Does Bender from Futurama sound like a non-American? [closed]

Robot Bender is one of the main characters in the animated television series 'Futurama'. Bender — Best moments (5 minute video). Does Bender speak ‘proper’ American English? Does he have an ...
13
votes
5answers
23k views

Is there a 1950's American accent?

Listening to old recordings, there is a distinct accent that radio and television announcers used that is different from a modern-day "Standard American" or neutral accent. It seems that over the ...
7
votes
5answers
11k views

What is a West Coast (U.S.) accent?

I've seen references to the American Midwest as being the home of the least accented form of American English. I always think of the Northern Midwest as having an accent that I associate with ...
2
votes
1answer
41 views

Text for exhibiting different pronunciations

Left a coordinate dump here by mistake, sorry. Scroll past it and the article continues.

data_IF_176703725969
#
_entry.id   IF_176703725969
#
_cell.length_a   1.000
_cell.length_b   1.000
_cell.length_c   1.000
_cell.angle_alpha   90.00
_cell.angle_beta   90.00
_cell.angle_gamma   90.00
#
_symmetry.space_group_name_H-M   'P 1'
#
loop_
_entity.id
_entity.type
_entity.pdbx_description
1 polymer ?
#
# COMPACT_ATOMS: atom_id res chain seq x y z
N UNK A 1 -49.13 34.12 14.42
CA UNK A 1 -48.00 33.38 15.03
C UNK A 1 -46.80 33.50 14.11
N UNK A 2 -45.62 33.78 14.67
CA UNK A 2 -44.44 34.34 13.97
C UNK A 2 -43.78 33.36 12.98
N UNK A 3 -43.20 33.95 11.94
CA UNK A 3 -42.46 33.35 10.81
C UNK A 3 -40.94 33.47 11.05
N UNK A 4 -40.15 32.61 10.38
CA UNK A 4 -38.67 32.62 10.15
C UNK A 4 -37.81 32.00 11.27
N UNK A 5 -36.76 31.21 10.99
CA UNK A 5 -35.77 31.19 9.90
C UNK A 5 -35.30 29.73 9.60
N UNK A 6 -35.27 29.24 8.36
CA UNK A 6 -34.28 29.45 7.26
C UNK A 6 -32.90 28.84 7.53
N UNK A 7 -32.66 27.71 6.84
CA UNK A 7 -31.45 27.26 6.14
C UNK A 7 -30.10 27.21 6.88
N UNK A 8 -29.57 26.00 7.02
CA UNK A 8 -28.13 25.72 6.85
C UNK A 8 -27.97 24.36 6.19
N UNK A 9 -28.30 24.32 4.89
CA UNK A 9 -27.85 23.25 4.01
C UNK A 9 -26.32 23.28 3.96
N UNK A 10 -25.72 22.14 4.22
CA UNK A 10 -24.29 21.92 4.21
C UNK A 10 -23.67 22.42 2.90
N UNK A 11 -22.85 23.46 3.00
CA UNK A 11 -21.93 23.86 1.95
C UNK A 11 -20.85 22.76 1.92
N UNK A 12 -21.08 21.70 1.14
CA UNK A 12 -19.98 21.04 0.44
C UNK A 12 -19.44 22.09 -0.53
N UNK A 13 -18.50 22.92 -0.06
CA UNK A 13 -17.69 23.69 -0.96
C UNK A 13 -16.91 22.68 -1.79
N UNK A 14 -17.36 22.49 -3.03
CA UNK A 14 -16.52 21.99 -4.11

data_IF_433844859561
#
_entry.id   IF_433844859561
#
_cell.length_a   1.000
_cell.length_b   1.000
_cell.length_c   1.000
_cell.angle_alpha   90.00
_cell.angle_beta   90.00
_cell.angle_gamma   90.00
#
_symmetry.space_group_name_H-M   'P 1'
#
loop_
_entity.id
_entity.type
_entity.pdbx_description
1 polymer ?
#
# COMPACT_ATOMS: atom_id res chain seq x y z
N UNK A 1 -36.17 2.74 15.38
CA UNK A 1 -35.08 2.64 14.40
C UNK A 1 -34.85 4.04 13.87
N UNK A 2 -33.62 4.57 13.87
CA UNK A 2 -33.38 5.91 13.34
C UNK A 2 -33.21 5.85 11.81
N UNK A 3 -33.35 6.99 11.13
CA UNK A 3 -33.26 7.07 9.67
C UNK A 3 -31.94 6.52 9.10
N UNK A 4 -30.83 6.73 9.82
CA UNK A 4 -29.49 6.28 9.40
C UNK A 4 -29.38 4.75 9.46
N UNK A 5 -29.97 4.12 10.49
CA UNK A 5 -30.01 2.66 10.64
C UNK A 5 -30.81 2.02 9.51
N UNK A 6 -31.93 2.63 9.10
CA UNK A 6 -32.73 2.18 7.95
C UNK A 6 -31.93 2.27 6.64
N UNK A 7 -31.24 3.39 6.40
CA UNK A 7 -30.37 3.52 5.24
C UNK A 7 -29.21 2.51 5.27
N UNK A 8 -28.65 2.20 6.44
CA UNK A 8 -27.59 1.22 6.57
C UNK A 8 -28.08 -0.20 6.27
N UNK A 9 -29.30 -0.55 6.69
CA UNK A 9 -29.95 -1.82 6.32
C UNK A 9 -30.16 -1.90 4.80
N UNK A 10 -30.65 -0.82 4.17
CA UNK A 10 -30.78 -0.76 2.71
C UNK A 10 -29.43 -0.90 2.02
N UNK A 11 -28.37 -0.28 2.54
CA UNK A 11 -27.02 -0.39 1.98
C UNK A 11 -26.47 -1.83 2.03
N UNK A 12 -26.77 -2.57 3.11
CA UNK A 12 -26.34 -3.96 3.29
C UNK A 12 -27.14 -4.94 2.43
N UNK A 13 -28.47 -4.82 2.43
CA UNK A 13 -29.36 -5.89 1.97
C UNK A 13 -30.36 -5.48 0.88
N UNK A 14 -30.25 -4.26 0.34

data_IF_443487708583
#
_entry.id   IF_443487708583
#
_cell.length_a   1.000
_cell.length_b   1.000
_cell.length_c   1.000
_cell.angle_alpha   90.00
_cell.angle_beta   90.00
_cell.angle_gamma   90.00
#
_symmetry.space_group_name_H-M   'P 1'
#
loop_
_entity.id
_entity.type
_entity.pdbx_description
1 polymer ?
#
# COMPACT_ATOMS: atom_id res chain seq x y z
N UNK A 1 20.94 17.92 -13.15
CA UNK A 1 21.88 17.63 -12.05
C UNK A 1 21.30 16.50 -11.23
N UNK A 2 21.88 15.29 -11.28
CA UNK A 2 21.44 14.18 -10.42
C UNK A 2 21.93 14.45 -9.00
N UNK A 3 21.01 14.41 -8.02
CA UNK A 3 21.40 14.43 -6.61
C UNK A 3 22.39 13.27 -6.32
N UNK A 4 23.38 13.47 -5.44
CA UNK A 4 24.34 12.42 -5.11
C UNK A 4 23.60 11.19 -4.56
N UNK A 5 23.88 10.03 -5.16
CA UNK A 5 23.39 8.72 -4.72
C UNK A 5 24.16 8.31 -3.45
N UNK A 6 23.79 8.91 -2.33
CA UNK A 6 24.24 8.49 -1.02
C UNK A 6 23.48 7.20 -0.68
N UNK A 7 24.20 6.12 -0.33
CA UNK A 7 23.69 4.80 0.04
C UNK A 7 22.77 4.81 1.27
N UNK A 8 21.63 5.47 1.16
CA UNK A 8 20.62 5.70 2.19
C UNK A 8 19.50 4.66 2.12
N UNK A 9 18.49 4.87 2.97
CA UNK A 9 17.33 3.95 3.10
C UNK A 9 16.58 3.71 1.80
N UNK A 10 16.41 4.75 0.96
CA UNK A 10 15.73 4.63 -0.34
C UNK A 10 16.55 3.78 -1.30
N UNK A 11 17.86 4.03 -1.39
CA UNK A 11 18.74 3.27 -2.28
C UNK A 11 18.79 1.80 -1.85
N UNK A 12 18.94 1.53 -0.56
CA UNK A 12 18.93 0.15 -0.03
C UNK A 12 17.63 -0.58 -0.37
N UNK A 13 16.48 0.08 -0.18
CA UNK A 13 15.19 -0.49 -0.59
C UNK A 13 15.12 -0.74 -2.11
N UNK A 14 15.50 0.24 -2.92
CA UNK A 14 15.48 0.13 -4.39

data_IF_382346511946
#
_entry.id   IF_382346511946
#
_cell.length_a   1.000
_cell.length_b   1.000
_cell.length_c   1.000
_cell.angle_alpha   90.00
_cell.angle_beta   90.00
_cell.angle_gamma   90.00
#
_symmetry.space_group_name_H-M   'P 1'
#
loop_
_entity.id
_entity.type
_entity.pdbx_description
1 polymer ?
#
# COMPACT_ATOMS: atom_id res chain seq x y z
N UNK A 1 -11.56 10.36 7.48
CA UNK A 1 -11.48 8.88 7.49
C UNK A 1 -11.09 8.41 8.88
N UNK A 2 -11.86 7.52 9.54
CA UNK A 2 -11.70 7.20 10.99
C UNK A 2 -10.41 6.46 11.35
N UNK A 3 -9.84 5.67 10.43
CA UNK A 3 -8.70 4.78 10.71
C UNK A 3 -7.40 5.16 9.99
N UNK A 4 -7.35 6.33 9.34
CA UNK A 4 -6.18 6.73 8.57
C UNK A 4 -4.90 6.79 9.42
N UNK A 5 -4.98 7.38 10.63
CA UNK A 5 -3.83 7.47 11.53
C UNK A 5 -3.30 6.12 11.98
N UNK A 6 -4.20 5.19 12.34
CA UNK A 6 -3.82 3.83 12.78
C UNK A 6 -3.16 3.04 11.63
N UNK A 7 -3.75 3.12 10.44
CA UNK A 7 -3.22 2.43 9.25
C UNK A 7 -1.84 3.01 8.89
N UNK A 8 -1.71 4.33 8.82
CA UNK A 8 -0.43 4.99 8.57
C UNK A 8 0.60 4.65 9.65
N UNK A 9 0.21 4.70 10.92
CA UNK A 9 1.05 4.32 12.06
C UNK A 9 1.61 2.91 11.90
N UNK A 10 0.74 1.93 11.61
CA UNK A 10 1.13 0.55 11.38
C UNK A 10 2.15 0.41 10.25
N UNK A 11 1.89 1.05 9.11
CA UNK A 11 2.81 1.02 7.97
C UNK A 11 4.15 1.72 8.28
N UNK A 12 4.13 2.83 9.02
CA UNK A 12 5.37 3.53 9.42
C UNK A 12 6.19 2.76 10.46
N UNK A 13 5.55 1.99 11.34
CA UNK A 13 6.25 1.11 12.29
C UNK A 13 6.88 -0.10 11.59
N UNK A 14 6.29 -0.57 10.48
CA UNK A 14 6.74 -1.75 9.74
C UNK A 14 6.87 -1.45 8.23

I'm looking for a text that can be used to showcase various differences in pronunciation across English accents. For example, it could include examples of the various splits/mergers (Mary/merry/mary, ...
2
votes
4answers
903 views

Problem listening to foreign accents

From the beginning I had some problems listening to foreign accents. Like when someone from my native country (India) speaks English I understand it at once, but if someone from a foreign country ...
3
votes
2answers
156 views

In Jamaican English, why is there no θ sound?

For example, three is pronounced as "tree," and thing is pronounced as "ting." How come Jamaicans do not have a θ sound in their accents?
0
votes
2answers
68 views

Do people really say “What is that mean” or it just sounds like that?

I often hear people saying something that sounds like "What is that mean" on TV and the Internet but I am wondering whether they really mean that or they actually say "What does it mean". If the ...
10
votes
3answers
401 views

“penny LANE” vs “PENNY street” [duplicate]

Why do English speakers say "penny LANE" (emphasis on LANE) but would say "PENNY street" (emphasis on PENNY)?
1
vote
1answer
85 views